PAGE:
Saturday, January 21, 2012

Annoying Issue #1 Temperature Control

    If you suffer from Obsessive Compulsive Disorder, the first thing that will strike you when reading a cheese making recipe is the necessity of temperature control.  The cheese books, so encouraging in their efforts to get you making cheese, deal with these issues in the most annoyingly off-handed way.  It's like asking an Apollo astronaut how he made it to the moon and his reply is: "Yeah....sooo....go really fast towards the moon...and don't slow down or you'll die...and also don't go too fast or you'll also die". The fact is cheese requires slow temperature change. It requires this at nearly every stage. So what's the problem? Uh

Specific Heat and You: A Guide For Cheese Makers Bored By Thermodynamics

     Water is kind of amazing, it's always been so.  Water seems to dissolve everything Man needs dissolved, keeps us hydrated, and is willing to look lovely on Caribbean vacations.  Water, in it's more prosaic moments, also plays a monumental role in home cheese making.
     Look over the cheese recipe in front of you. What does it say?

Something like:

"Raise temperature from 90 degrees F to 102 degrees F at a rate not exceeding 2 degrees per 5 minutes"

     If you're anything like me your response was understandably:  F#@K YOU....WHAT?

     It's a tough problem, and physics is involved. It goes a bit like this. Every liquid has a property known as Specific Heat and that's important here.  Reading the actual description of this property can be a bit obtuse and frankly un-sexy. Let me attempt to express it in a sexier way without violating all known physical science.

     Remember Inertia? The property that says that bodies in motion tend to stay in motion while bodies at rest tend to stay a rest?  Well, there's a bit more to remember about that assertion, namely, HUGE bodies at rest tend to stay at rest a lot and HUGE bodies in motion tend to stay in, a lot.
     Without digging too far into physics, we can think of the Specific Heat of liquids as a kind of Inertia, only in this case its temperature, not motion (yes physicists, I know its effectively the same)

So know this about water..and milk, which is mostly water......H2O is like the Barry Bonds of Specific Heat...
Picture this: Near Pure Ethyl Alcohol (Moonshine) is a skateboard, Water (water) is a Mack truck.

     Ok. I push the Moonshine skateboard, it quickly attains speed and screams along the pavement. My buddy, 50 feet away, stops the Moonshine skateboard with little more than the touch of his hand. Easy to start, easy to stop. Translation: Low Specific Heat.  My buddy now fires up Water Mack Truck....after some diesel gasping it trudges down the road.....slowly yes, but now nearly impossible to least with anything less than another Mack Truck. Translation: High Specific Heat.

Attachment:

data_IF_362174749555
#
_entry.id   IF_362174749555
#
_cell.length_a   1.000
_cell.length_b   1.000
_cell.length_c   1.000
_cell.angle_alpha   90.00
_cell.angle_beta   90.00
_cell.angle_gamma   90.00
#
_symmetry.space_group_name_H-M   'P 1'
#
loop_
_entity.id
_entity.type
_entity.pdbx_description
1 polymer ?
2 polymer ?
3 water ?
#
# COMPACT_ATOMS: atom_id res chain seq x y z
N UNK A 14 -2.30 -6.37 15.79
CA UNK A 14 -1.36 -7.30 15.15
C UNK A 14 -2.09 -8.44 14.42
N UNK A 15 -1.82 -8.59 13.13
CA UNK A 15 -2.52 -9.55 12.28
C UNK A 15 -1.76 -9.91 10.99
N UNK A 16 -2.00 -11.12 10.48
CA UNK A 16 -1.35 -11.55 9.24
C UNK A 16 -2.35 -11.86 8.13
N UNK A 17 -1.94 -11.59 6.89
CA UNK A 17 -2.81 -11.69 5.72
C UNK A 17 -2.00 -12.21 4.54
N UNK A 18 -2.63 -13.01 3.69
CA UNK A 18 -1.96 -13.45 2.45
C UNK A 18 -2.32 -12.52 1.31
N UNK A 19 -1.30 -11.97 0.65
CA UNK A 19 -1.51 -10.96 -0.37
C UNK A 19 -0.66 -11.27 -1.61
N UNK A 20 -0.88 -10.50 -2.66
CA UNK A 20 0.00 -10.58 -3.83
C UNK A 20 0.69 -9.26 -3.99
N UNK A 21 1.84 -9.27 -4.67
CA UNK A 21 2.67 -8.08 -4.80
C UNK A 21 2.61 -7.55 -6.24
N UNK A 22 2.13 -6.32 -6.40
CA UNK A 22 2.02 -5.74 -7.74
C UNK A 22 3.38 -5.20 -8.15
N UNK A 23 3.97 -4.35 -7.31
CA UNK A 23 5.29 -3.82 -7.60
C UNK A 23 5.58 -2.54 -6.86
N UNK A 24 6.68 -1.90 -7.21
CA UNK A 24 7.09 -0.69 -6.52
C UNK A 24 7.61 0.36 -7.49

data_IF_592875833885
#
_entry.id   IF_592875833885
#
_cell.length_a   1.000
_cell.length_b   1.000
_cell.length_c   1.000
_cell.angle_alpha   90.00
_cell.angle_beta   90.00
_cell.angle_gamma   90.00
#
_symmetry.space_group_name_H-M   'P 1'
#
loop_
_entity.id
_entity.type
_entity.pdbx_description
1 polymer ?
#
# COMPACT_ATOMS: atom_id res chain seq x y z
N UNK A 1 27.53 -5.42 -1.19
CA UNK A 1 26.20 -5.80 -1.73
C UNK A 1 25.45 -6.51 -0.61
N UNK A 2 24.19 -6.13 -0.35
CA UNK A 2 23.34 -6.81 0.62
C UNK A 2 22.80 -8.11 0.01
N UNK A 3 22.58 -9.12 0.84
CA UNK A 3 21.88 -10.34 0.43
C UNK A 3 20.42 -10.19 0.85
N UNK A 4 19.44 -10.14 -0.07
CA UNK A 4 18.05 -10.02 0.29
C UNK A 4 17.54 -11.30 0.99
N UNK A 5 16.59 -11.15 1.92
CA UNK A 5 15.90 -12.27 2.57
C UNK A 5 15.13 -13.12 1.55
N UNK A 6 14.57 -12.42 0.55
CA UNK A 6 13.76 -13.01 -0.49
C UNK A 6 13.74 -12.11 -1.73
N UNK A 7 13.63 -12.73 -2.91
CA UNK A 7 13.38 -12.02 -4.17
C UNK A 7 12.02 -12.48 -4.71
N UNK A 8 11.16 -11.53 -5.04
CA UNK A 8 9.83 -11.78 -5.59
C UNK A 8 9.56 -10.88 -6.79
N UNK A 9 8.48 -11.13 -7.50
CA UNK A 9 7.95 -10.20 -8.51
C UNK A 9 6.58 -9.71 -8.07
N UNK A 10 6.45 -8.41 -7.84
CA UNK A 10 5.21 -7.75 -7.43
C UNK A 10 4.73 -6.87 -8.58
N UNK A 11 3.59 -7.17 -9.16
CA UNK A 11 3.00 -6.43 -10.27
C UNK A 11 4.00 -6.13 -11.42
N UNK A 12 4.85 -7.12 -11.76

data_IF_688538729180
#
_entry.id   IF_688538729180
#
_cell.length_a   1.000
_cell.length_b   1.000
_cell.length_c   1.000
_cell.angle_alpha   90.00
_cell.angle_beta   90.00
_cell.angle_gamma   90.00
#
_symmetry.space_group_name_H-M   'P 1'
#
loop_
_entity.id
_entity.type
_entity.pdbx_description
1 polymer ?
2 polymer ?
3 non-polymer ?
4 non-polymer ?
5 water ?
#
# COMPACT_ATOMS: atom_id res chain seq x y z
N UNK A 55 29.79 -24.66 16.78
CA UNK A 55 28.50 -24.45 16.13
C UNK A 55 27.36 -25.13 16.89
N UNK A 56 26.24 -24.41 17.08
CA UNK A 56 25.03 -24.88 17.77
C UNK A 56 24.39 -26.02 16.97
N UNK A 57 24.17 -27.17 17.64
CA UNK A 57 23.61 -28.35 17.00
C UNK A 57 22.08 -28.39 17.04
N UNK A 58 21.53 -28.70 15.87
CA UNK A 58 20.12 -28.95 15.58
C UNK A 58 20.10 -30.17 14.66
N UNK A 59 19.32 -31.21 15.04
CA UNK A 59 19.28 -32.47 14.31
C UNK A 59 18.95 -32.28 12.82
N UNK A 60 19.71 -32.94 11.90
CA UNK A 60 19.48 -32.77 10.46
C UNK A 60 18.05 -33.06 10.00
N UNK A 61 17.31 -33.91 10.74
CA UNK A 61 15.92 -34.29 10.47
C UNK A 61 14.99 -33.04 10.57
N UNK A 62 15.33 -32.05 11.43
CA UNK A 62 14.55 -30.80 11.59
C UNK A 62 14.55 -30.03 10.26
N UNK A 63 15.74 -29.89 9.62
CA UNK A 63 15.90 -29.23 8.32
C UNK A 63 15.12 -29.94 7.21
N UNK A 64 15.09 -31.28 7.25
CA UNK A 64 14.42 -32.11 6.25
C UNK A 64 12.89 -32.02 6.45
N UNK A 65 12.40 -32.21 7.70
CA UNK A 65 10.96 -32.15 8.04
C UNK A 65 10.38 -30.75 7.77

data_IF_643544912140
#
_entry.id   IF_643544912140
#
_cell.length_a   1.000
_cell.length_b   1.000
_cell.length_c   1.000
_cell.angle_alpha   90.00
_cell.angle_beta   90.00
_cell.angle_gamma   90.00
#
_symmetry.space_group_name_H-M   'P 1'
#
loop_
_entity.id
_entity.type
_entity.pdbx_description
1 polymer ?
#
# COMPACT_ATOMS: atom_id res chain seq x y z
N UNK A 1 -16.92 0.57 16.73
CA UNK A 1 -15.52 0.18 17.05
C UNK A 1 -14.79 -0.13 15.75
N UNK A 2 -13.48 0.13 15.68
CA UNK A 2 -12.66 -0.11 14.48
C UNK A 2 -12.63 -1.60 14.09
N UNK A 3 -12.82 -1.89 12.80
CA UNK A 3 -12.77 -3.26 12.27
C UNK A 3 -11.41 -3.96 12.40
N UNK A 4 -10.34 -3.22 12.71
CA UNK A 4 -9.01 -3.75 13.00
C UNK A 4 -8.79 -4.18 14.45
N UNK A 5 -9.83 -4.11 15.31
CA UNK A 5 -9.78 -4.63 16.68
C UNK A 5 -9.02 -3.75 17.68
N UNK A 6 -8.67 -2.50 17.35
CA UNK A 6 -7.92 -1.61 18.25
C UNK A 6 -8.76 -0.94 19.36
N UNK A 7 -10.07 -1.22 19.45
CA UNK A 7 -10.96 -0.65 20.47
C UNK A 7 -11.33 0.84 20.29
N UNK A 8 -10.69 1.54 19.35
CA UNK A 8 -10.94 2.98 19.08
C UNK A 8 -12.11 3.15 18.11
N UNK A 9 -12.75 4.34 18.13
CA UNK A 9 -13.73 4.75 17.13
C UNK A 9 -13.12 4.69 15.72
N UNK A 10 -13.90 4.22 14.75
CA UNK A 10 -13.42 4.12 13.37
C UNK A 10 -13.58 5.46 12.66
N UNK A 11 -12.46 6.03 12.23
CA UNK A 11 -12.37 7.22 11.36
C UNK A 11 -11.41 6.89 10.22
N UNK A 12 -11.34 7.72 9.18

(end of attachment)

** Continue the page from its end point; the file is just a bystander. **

Most home cheese making recipes will recommend that when you heat your milk, namely the two or three times in the process that you have to change it to specific temperatures, that you do so in a water bath...the most common reccomendation is that you bathe your milk pot in a sink full of hot water and slowly bring the milk to temperature. This is wise...the buffer of starting and rolling-out the "diesel truck" allows the heating to occur slowly.  So what's the problem?

     The problem is, as I see it, or rather saw it on my first attempt, is that feathering the throttle of a Mack Truck is no mean feat. Just when you see the temperature of the milk stagnate, you add hot water to the bath to heat it.  You now find that your cold situation is now a hot situation with the milk temperature rising out of add cold water to fix it....and the inverse happens.  Turns out that the ideal situation is when the bath water is about 10 degrees hotter than the target temperature for the milk. This insures attainment of the target temperature for the milk without overshooting or gaining temperature too fast. But how do you maintain the speed of two dependent Mack trucks at the same time?
        Though no book has suggested it, ridiculously enough, I think you see the simple solution to the problem: USE TWO THERMOMETERS. One goes into the surrounding water bath and one (sterilized) goes into the cooking milk.  Because the stakes are lower in the water bath, namely it's not as temperature-sensitive as the milk, you can fuss with it a bit, and head-off temperature spikes before they happen. The second thermometer gives you data about the VERY sensitive milk and makes sure it stays within it's narrow window at each moment during the process.

     I neglected to have this epiphany BEFORE making my first batch of cheese and well, I got lucky...It turned into cheese....tomorrow I will buy an additional thermometer and go another round, this time with more data.

Tune in here to see my results.

     Also, make no mistake this is not by far the last we have heard of temperature, quite the opposite. One could scarcely imagine all the hair-brained schemes and dangerous scenarios I have cooked up for temperature control, or for that matter, any other step in the process.

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